In a review in the “New Yorker” titled Entangled; The Poetry of Rae Armantrout, Rae Armantrout was described as the author of “some tantalizingly hard poems”. As discussed in class, language poets can certainly be tricky, sometimes purposefully so. However, Armantrout seems to at least somewhat separate herself from many other language poets. Her poems often seem to offer a more personal approach. The form she uses is often easier to comprehend, and her lines are usually written as full thoughts, which make her poems easier to follow.
In Armantrout’s poem “Hey” she conveys a lot with only a few lines. The first line reads only “Sound”, followed by “May be addressed/ to you”. Armantrout uses only a few words and some white space to convey her message. The first line of “Sound” immediately following the title “Hey” makes me think that the sound that is being referred to is the “hey” in the title. This hey “may be addressed/ to you”. The sound of the “hey” is the only thing that is definite; who it is addressed to is up in the air. The white space adds to the feeling of not knowing. The second stanza continues with the feeling of not knowing. Except this time the trick is based on sight. “A receipt,/Blown crazily’/across the parking lot/was, perhaps,/a moth”. In this stanza Armantrout uses the past tense to describe a receipt blowing across a parking lot, but in the end declares that it “was, perhaps,/ a moth”. The way she writes these lines shows that there is a certain amount of acceptance by the speaker of the poem that her sight is unreliable.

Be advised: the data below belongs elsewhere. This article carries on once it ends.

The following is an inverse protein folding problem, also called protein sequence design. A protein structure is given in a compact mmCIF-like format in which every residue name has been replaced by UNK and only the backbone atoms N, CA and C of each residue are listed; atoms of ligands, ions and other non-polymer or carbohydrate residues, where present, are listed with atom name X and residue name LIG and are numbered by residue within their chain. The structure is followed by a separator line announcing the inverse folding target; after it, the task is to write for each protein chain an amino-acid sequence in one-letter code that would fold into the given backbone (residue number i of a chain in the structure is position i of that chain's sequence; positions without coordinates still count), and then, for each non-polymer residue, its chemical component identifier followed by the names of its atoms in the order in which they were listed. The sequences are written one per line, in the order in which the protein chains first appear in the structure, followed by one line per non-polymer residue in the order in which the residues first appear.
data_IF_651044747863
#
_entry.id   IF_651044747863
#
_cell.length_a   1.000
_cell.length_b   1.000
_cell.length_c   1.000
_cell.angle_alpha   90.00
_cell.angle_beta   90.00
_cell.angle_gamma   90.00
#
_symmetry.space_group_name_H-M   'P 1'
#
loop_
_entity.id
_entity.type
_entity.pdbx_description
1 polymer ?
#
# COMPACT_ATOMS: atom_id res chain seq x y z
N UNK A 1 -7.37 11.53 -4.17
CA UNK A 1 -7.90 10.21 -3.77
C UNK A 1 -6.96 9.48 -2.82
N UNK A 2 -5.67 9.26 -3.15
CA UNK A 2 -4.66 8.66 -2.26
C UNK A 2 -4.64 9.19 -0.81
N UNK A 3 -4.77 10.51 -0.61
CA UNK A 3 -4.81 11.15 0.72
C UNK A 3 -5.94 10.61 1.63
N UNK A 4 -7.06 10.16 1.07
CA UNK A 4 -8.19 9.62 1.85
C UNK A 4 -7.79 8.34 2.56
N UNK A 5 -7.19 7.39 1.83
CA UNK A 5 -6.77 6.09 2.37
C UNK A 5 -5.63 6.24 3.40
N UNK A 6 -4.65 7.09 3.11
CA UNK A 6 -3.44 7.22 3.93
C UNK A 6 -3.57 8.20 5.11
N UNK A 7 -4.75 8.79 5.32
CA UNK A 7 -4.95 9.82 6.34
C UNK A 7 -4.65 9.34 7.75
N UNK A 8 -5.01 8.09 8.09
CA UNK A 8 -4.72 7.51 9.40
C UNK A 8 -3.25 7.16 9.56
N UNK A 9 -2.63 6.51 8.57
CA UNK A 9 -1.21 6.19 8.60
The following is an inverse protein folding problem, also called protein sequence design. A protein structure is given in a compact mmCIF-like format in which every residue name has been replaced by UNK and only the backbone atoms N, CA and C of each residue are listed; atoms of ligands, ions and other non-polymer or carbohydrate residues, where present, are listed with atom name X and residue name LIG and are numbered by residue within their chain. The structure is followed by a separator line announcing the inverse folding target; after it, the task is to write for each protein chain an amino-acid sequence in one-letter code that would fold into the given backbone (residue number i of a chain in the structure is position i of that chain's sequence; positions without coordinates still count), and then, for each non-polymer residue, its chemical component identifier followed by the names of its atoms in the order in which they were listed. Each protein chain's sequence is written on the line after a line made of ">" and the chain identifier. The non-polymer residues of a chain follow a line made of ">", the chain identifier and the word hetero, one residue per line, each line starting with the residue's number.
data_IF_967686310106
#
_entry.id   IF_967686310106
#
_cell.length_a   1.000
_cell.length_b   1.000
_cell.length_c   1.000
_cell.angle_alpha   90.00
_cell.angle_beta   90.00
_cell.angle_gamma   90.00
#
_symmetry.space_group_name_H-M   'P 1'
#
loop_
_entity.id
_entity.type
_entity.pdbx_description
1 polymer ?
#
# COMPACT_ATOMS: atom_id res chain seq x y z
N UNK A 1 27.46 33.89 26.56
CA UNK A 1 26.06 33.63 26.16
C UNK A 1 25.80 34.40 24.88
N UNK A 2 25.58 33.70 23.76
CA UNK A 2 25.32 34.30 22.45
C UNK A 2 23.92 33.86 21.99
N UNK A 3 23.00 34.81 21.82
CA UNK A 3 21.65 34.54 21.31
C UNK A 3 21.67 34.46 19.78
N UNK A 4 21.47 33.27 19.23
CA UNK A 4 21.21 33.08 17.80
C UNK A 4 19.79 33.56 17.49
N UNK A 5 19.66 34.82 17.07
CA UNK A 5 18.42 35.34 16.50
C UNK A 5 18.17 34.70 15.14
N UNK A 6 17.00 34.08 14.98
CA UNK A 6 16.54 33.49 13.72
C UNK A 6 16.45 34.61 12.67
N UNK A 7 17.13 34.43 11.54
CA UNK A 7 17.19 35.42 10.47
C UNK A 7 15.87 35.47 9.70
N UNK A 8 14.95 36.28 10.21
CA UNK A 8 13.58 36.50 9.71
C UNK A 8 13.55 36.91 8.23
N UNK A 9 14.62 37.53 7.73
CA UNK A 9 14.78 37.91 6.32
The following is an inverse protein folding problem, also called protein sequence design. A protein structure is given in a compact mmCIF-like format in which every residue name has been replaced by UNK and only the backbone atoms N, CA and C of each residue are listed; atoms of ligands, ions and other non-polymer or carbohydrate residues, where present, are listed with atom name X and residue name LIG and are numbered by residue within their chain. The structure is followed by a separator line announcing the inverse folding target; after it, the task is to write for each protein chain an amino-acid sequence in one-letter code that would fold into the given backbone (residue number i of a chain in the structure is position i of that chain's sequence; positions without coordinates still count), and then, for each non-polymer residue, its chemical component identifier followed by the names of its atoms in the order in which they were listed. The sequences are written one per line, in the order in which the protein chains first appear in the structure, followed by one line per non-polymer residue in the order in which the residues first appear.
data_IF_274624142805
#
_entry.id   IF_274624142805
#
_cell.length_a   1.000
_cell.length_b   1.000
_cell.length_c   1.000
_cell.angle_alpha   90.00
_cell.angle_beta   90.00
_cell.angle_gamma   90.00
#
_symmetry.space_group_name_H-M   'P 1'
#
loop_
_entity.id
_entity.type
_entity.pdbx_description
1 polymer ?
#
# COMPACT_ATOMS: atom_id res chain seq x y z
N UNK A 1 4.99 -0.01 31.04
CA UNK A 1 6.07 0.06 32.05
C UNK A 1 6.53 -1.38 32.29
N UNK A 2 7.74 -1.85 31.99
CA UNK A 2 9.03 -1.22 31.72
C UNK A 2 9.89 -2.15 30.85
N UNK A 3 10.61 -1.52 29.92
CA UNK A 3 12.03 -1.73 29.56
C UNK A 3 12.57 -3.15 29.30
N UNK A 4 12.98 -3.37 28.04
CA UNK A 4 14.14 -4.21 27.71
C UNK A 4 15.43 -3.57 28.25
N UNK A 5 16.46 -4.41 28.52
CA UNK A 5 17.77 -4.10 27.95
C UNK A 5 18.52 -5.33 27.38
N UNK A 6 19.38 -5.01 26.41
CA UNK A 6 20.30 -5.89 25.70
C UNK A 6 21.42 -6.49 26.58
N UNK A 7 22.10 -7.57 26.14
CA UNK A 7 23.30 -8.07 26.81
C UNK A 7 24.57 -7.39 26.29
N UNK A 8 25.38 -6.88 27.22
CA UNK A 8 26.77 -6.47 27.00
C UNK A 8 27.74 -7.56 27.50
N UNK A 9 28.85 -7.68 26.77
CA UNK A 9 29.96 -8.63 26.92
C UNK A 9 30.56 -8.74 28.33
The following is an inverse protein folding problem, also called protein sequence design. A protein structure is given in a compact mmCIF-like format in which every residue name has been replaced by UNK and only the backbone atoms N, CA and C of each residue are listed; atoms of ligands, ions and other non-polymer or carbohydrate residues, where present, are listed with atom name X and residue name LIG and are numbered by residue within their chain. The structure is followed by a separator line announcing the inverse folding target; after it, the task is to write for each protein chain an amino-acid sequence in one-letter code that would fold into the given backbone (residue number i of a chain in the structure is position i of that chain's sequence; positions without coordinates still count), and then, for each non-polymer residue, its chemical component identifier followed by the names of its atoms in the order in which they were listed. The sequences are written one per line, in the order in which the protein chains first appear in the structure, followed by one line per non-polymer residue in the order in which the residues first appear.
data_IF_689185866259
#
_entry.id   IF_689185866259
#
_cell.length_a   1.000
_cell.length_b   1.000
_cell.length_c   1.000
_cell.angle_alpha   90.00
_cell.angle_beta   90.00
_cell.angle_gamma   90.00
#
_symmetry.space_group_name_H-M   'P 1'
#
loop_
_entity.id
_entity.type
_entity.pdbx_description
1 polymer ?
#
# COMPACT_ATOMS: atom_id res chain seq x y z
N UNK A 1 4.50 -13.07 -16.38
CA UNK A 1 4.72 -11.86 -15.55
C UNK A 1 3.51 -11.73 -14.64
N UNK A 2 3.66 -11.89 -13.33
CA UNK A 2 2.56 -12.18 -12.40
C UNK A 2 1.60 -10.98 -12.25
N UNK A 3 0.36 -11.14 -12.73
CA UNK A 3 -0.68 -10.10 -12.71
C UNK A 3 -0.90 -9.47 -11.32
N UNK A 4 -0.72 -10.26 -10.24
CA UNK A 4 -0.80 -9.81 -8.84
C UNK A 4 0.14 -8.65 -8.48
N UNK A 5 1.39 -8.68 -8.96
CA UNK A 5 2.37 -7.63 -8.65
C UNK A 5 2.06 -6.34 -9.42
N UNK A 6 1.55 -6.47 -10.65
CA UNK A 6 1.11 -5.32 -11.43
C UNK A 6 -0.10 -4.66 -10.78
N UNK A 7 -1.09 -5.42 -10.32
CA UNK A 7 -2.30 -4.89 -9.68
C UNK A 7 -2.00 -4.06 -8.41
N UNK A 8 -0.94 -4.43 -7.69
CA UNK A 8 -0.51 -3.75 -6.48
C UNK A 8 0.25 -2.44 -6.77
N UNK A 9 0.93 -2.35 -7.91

In both of the stanzas of this poem Armantrout takes two physical senses and complicates them. The way in which she does this is fairly straightforward and easy to understand. The lines are simple and easy to read, but there does seem to be some tricky layers to this poem. The second stanza is harder to relate back to the title of the poem. It is also hard to relate this poem to many ideas that language poets typically deal with. Armantrout can be both simple and complex, and there always seems to be some deeper message that she wants the reader to search for.